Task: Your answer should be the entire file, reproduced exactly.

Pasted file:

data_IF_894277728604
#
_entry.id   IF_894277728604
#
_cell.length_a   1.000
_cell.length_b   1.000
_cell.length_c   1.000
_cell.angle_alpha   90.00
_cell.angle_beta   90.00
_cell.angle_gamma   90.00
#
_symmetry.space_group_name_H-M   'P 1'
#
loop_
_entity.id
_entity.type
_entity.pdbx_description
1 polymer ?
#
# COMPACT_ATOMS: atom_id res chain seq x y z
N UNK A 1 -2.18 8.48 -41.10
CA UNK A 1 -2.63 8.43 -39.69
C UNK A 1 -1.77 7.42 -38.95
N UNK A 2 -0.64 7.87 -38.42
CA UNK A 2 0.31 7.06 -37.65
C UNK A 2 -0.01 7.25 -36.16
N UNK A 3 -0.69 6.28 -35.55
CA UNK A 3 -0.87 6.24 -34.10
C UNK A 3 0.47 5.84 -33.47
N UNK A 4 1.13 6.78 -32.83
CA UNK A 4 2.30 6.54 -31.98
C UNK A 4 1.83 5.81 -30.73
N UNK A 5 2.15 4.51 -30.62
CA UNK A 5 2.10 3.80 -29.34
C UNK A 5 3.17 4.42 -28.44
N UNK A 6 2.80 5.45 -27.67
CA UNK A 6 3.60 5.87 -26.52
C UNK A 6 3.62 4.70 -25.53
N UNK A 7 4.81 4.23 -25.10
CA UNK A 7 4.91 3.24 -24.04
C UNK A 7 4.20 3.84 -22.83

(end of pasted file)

data_IF_894277728604
#
_entry.id   IF_894277728604
#
_cell.length_a   1.000
_cell.length_b   1.000
_cell.length_c   1.000
_cell.angle_alpha   90.00
_cell.angle_beta   90.00
_cell.angle_gamma   90.00
#
_symmetry.space_group_name_H-M   'P 1'
#
loop_
_entity.id
_entity.type
_entity.pdbx_description
1 polymer ?
#
# COMPACT_ATOMS: atom_id res chain seq x y z
N UNK A 1 -2.18 8.48 -41.10
CA UNK A 1 -2.63 8.43 -39.69
C UNK A 1 -1.77 7.42 -38.95
N UNK A 2 -0.64 7.87 -38.42
CA UNK A 2 0.31 7.06 -37.65
C UNK A 2 -0.01 7.25 -36.16
N UNK A 3 -0.69 6.28 -35.55
CA UNK A 3 -0.87 6.24 -34.10
C UNK A 3 0.47 5.84 -33.47
N UNK A 4 1.13 6.78 -32.83
CA UNK A 4 2.30 6.54 -31.98
C UNK A 4 1.83 5.81 -30.73
N UNK A 5 2.15 4.51 -30.62
CA UNK A 5 2.10 3.80 -29.34
C UNK A 5 3.17 4.42 -28.44
N UNK A 6 2.80 5.45 -27.67
CA UNK A 6 3.60 5.87 -26.52
C UNK A 6 3.62 4.70 -25.53
N UNK A 7 4.81 4.23 -25.10
CA UNK A 7 4.91 3.24 -24.04
C UNK A 7 4.20 3.84 -22.83